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Article
July 1988

Subungual KeratoacanthomaReport of a Case and Review of the Literature

Author Affiliations

From the Departments of Pathology and Orthopedic Surgery, Mayo Clinic and Mayo Foundation, Rochester, Minn.

Arch Dermatol. 1988;124(7):1074-1076. doi:10.1001/archderm.1988.01670070062020
Abstract

† Subungual keratoacanthoma (SUKA) is an uncommon and clinically distinctive tumor of the nail bed. It can easily be confused with well-differentiated subungual squamous cell carcinoma. Distinguishing features of SUKA include pain, rapid growth, and early underlying bony destruction. Unlike keratoacanthomas arising from sun-exposed skin, SUKAs seldom resolve spontaneously and are more locally destructive. Of 18 cases reported in the literature, five patients have developed recurrent disease, all within five months of the initial surgery. We describe a patient with SUKA initially treated by curettage followed two days later by a conservative amputation that revealed conspicuous residual keratoacanthoma. The deep, burrowing tendency of SUKA and the intimate association with underlying bone may explain the reported tendency for recurrence after curettage.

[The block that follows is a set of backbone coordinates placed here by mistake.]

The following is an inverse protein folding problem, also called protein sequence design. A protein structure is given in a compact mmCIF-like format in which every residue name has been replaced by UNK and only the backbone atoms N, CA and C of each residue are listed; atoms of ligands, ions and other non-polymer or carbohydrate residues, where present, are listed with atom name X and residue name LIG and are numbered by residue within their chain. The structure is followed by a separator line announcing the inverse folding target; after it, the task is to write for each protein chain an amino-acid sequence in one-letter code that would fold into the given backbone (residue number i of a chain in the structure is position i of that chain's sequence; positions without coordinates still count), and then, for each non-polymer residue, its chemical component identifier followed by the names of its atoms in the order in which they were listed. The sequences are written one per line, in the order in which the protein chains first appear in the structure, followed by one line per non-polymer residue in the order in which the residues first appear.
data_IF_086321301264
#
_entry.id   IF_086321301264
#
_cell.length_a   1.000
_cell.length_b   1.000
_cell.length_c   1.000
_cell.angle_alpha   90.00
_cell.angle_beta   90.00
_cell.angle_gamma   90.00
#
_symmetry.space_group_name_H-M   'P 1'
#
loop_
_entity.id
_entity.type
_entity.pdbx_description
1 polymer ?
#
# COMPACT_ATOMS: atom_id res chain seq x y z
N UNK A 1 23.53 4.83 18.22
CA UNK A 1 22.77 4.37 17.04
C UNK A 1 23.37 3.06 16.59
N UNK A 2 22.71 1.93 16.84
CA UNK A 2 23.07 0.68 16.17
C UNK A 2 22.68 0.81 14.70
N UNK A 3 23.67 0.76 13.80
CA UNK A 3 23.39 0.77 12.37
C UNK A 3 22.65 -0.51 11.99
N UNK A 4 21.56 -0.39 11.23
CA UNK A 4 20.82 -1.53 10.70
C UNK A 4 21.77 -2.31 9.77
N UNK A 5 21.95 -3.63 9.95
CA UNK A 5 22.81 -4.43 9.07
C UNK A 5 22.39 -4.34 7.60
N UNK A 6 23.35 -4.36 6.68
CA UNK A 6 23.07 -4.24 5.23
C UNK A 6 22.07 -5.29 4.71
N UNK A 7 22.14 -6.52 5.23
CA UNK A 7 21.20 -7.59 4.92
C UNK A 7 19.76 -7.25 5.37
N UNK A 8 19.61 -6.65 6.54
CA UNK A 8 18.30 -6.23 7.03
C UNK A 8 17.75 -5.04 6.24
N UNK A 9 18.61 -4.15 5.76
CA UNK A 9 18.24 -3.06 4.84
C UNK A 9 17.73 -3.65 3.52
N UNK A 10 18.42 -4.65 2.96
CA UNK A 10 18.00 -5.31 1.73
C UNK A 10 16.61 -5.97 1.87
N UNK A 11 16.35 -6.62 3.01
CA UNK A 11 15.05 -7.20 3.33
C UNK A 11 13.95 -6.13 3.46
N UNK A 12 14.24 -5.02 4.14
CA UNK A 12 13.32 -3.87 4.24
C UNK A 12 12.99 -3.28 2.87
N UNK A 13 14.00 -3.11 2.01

(Arch Dermatol 1988;124:1074-1076)

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